China’s biggest chipmaker reels as US sanctions have a tight grip on it by the throat

China has many companies that are dedicated expressly to the semiconductor industry . Hua Hong Semiconductor, Honghu Suzhou Semiconductor Technology, Naura Technology Group or Advanced Micro-Fabrication Equipment are some of them, but one shines with its own light above the rest: SMIC ( Semiconductor Manufacturing International Corp ).

Its global market share is currently hovering around 5% , which is far from the 17% held by Intel and Samsung, and much further from the 54% held by Taiwanese giant TSMC. Even so, it is hot on the heels of the US GlobalFoundries, which has an approximate share of 7%. These figures clearly reflect its relevance in the integrated circuit market.

Despite everything, it has a formidable rival against it: the United States. The country led by Joe Biden placed the entire Chinese semiconductor industry in its sights on October 7, 2022 , and it did so with one purpose: to prevent this Asian country from being able to develop highly integrated chips similar to those currently produced by TSMC, Samsung or Intel. SMIC is its spearhead, which has placed this company at the forefront of the United States’ black list.

SMIC’s revenues have fallen by 18% during the second quarter of 2023

The financial report published by SMIC last week clearly reflects that this company’s revenues have fallen by 18% during the second quarter of this year when compared to what it obtained during the same period of 2022. However, it also reveals that the The second quarter has been a little better than the first of 2023 because its revenues have increased by 6.7%.

These results are caused by a drop in demand in the field of consumer electronics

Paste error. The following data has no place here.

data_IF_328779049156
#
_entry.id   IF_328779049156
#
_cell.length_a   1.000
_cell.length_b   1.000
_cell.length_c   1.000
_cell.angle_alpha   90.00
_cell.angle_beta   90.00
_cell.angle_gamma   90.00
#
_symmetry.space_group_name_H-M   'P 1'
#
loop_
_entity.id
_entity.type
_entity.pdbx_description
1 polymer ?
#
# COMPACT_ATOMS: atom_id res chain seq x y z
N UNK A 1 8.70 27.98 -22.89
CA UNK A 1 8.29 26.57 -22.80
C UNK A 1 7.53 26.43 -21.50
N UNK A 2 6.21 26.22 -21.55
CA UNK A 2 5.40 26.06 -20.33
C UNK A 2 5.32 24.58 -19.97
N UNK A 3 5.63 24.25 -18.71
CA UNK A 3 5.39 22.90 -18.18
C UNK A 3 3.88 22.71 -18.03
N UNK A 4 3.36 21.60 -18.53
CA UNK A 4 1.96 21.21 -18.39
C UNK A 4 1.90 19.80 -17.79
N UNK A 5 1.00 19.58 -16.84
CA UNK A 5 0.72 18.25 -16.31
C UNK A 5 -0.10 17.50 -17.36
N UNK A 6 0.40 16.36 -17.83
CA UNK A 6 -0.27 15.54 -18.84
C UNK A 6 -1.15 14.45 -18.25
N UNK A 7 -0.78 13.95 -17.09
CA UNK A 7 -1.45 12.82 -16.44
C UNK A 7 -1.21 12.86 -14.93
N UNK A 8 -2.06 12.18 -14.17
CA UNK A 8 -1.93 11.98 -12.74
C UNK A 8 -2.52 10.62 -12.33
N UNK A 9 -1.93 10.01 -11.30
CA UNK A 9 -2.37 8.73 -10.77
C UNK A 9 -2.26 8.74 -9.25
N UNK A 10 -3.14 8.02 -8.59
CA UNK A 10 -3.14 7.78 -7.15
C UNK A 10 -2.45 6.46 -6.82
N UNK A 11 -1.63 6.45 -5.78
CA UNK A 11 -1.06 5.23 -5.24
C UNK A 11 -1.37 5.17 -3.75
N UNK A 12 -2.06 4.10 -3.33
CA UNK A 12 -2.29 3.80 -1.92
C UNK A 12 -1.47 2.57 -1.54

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Those responsible for this company anticipate that their income will increase between 3 and 5% during the third quarter of this year compared to the same period in 2022. In any case, what is really interesting is that they defend that these results are caused by a situation global market in which there is a drop in demand in the field of consumer electronics.

Zhao Haijun, co-general director of SMIC, justifies his company’s economic performance in this way: “Although the demand for personal computers, industrial components, automotive chips and some other sectors has stabilized and the industry recession has touched Bottom line, our business still has many challenges ahead, geopolitical uncertainty and lack of demand growth are some of them.”

To some extent Haijun’s remarks are meant to emphasize the global decline in demand for electronic devices, but it seems reasonable to assume that both SMIC and other Chinese semiconductor makers are suffering from the sanctions imposed by the US and its allies . These bans prevent Chinese companies from having access to the most advanced lithography equipment , such as ASML’s UVE and UVP machines .

It is not entirely clear to what extent SMIC’s economic performance is being affected by the sanctions, but it is clear that its inability to access cutting-edge equipment limits its competitiveness against some of its rivals, such as TSMC, Samsung, UMC or Global Foundries. The Chinese market is huge, and we can be sure that it plays a key role in SMIC’s accounts, but it is unlikely that a company of its size can maintain its health by feeding only from its own domestic market.